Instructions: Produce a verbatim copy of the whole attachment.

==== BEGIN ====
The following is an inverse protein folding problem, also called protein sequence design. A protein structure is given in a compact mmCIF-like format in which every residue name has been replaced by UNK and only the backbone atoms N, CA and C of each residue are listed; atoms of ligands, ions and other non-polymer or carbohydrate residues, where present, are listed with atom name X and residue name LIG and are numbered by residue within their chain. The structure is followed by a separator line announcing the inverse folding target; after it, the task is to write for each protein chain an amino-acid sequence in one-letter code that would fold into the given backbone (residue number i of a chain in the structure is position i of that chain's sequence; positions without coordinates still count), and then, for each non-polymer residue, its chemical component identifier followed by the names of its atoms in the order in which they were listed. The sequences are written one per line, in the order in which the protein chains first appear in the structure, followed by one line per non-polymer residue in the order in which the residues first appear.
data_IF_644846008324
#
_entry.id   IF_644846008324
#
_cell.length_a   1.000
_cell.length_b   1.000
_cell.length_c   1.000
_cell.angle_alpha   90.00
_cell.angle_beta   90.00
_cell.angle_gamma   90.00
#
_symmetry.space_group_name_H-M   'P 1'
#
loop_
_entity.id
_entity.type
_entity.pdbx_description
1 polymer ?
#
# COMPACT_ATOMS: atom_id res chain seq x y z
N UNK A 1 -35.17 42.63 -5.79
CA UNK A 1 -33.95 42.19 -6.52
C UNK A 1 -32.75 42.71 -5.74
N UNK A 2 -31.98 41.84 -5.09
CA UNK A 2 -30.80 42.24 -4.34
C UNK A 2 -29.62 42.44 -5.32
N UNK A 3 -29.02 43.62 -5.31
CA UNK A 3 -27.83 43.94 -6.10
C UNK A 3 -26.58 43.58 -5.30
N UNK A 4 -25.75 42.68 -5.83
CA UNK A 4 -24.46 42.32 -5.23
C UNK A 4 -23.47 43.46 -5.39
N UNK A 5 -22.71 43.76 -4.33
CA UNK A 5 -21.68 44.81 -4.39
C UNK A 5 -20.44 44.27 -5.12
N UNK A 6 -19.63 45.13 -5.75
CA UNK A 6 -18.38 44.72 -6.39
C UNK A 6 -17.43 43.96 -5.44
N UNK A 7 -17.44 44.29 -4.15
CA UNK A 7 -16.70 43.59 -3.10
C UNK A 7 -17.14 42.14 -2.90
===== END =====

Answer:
The following is an inverse protein folding problem, also called protein sequence design. A protein structure is given in a compact mmCIF-like format in which every residue name has been replaced by UNK and only the backbone atoms N, CA and C of each residue are listed; atoms of ligands, ions and other non-polymer or carbohydrate residues, where present, are listed with atom name X and residue name LIG and are numbered by residue within their chain. The structure is followed by a separator line announcing the inverse folding target; after it, the task is to write for each protein chain an amino-acid sequence in one-letter code that would fold into the given backbone (residue number i of a chain in the structure is position i of that chain's sequence; positions without coordinates still count), and then, for each non-polymer residue, its chemical component identifier followed by the names of its atoms in the order in which they were listed. The sequences are written one per line, in the order in which the protein chains first appear in the structure, followed by one line per non-polymer residue in the order in which the residues first appear.
data_IF_644846008324
#
_entry.id   IF_644846008324
#
_cell.length_a   1.000
_cell.length_b   1.000
_cell.length_c   1.000
_cell.angle_alpha   90.00
_cell.angle_beta   90.00
_cell.angle_gamma   90.00
#
_symmetry.space_group_name_H-M   'P 1'
#
loop_
_entity.id
_entity.type
_entity.pdbx_description
1 polymer ?
#
# COMPACT_ATOMS: atom_id res chain seq x y z
N UNK A 1 -35.17 42.63 -5.79
CA UNK A 1 -33.95 42.19 -6.52
C UNK A 1 -32.75 42.71 -5.74
N UNK A 2 -31.98 41.84 -5.09
CA UNK A 2 -30.80 42.24 -4.34
C UNK A 2 -29.62 42.44 -5.32
N UNK A 3 -29.02 43.62 -5.31
CA UNK A 3 -27.83 43.94 -6.10
C UNK A 3 -26.58 43.58 -5.30
N UNK A 4 -25.75 42.68 -5.83
CA UNK A 4 -24.46 42.32 -5.23
C UNK A 4 -23.47 43.46 -5.39
N UNK A 5 -22.71 43.76 -4.33
CA UNK A 5 -21.68 44.81 -4.39
C UNK A 5 -20.44 44.27 -5.12
N UNK A 6 -19.63 45.13 -5.75
CA UNK A 6 -18.38 44.72 -6.39
C UNK A 6 -17.43 43.96 -5.44
N UNK A 7 -17.44 44.29 -4.15
CA UNK A 7 -16.70 43.59 -3.10
C UNK A 7 -17.14 42.14 -2.90